A 'checkbook' can help your child account for money Giving a child an allowance is one way to teach financial responsibility. But you may not always have the right cash on hand. Give your child a "checkbook." Make up some checks that look like the real thing. On the first day of the month, "deposit" your child's allowance in the checkbook. When he needs to make a purchase, he can write you a check, and you can pay for the item. He'll get practice writing and learn math skills in the bargain. https://tpitip.com/?11jF18889
about 1 year ago, Mike Schartiger
Bust the myths that prevent math success Does your teen believe that "You're either born a math person or you're not"? This is a common math myth. Give your teen the facts: Great teaching and hard work are what make someone a math person. Here's another myth to bust: "Math takes too much memorization and repetition." The truth is that math is about learning patterns. Once a student is familiar with them, the problems make sense and the math starts to be fun. https://tpitip.com/?31jD18889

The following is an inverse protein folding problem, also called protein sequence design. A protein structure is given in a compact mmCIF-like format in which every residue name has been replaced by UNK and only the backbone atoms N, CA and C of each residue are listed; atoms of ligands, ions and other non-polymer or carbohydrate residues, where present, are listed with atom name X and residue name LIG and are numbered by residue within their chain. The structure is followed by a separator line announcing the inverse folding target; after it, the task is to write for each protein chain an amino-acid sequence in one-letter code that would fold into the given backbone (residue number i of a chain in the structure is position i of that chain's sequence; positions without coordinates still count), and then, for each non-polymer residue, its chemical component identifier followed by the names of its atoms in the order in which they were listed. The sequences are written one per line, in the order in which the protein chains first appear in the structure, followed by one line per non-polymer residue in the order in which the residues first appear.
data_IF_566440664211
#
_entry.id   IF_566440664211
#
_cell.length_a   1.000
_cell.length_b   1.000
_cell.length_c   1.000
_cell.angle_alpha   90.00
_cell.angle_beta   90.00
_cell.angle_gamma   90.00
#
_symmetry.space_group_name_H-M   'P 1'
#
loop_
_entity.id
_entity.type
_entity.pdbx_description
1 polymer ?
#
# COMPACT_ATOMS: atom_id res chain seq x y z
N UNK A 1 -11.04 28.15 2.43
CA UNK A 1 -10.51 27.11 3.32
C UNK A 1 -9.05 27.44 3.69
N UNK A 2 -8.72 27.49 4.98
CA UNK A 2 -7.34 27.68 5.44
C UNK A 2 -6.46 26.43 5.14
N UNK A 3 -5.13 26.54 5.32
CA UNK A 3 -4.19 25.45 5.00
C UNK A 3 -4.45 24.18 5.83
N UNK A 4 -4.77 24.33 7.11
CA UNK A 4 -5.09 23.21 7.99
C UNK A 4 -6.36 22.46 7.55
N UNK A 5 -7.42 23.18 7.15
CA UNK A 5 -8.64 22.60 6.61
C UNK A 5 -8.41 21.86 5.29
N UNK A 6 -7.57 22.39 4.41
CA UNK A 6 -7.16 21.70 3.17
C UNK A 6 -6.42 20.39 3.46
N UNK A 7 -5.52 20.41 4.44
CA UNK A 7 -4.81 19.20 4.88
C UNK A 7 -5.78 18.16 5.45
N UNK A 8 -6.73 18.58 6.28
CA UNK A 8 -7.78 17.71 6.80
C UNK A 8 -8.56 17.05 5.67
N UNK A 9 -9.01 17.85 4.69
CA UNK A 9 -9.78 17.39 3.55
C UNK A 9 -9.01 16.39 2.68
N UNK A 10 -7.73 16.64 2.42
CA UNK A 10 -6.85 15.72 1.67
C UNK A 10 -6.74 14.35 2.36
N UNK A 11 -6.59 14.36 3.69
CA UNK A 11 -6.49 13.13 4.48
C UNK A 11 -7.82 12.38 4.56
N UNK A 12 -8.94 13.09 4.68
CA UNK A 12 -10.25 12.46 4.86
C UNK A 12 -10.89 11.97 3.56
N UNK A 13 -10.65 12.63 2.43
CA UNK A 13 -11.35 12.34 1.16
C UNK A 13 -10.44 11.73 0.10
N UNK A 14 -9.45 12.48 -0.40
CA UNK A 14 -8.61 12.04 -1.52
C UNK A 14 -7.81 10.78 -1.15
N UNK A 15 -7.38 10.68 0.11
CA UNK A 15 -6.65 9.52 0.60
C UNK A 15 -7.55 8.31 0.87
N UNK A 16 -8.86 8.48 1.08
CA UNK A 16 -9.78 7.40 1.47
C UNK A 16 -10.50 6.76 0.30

about 1 year ago, Mike Schartiger
Rev up your read-aloud routine Want to strengthen your child's vocabulary, improve her reading scores and have fun…all in 20 minutes a day? Read aloud! Try these hints for effective read-alouds: Pick a regular reading time and stick to it. Look for books you'll both like. If you preview them yourself first, you can read them aloud with style for your child. Finally, stop each reading session while your child is still eager to hear what will happen next. https://tpitip.com/?11jD18889
about 1 year ago, Mike Schartiger